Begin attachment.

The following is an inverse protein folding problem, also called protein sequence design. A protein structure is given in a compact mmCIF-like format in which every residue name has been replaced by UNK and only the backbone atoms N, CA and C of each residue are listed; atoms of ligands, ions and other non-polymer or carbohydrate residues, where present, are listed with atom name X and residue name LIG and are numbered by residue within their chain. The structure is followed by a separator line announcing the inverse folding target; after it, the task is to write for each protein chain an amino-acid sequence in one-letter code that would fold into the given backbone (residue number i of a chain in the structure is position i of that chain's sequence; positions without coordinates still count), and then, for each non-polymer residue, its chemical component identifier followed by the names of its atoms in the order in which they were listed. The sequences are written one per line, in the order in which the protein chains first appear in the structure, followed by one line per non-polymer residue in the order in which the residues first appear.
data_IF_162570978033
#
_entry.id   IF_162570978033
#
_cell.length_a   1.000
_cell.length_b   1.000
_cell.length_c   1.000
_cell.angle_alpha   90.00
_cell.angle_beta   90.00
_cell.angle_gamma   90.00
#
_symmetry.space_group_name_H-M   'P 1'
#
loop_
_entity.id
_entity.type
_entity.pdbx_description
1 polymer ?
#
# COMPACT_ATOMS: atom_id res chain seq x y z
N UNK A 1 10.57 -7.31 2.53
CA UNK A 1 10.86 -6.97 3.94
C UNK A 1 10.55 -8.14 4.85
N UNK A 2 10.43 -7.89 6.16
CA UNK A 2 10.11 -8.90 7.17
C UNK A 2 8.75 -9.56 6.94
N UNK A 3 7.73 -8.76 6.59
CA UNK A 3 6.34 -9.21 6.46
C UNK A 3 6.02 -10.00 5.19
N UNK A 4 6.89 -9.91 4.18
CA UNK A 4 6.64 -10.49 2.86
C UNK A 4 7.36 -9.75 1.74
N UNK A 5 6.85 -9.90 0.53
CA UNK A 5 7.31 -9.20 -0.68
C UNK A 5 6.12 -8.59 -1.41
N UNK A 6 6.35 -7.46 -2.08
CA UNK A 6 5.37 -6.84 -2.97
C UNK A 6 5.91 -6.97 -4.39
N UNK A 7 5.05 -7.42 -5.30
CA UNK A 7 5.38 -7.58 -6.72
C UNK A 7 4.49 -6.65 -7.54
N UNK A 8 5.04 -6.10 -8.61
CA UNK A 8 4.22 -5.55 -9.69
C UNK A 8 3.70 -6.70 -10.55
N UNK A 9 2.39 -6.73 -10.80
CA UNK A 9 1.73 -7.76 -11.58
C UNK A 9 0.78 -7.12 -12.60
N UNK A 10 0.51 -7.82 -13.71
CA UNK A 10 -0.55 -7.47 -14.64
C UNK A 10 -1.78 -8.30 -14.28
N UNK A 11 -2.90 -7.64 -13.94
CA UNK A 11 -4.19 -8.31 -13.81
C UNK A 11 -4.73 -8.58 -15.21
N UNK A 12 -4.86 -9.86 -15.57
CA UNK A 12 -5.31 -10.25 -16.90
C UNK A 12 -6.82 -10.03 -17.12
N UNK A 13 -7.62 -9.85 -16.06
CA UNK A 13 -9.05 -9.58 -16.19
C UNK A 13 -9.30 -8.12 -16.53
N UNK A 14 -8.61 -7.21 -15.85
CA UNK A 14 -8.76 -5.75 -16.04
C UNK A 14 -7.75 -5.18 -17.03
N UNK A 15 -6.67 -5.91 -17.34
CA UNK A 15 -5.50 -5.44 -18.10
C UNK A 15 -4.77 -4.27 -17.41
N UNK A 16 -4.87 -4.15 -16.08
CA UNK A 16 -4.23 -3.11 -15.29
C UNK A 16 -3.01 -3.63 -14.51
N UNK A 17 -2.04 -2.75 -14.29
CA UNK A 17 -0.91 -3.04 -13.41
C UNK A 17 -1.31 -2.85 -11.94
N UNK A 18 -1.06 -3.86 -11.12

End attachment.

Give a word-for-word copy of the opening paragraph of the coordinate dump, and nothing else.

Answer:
The following is an inverse protein folding problem, also called protein sequence design. A protein structure is given in a compact mmCIF-like format in which every residue name has been replaced by UNK and only the backbone atoms N, CA and C of each residue are listed; atoms of ligands, ions and other non-polymer or carbohydrate residues, where present, are listed with atom name X and residue name LIG and are numbered by residue within their chain. The structure is followed by a separator line announcing the inverse folding target; after it, the task is to write for each protein chain an amino-acid sequence in one-letter code that would fold into the given backbone (residue number i of a chain in the structure is position i of that chain's sequence; positions without coordinates still count), and then, for each non-polymer residue, its chemical component identifier followed by the names of its atoms in the order in which they were listed. The sequences are written one per line, in the order in which the protein chains first appear in the structure, followed by one line per non-polymer residue in the order in which the residues first appear.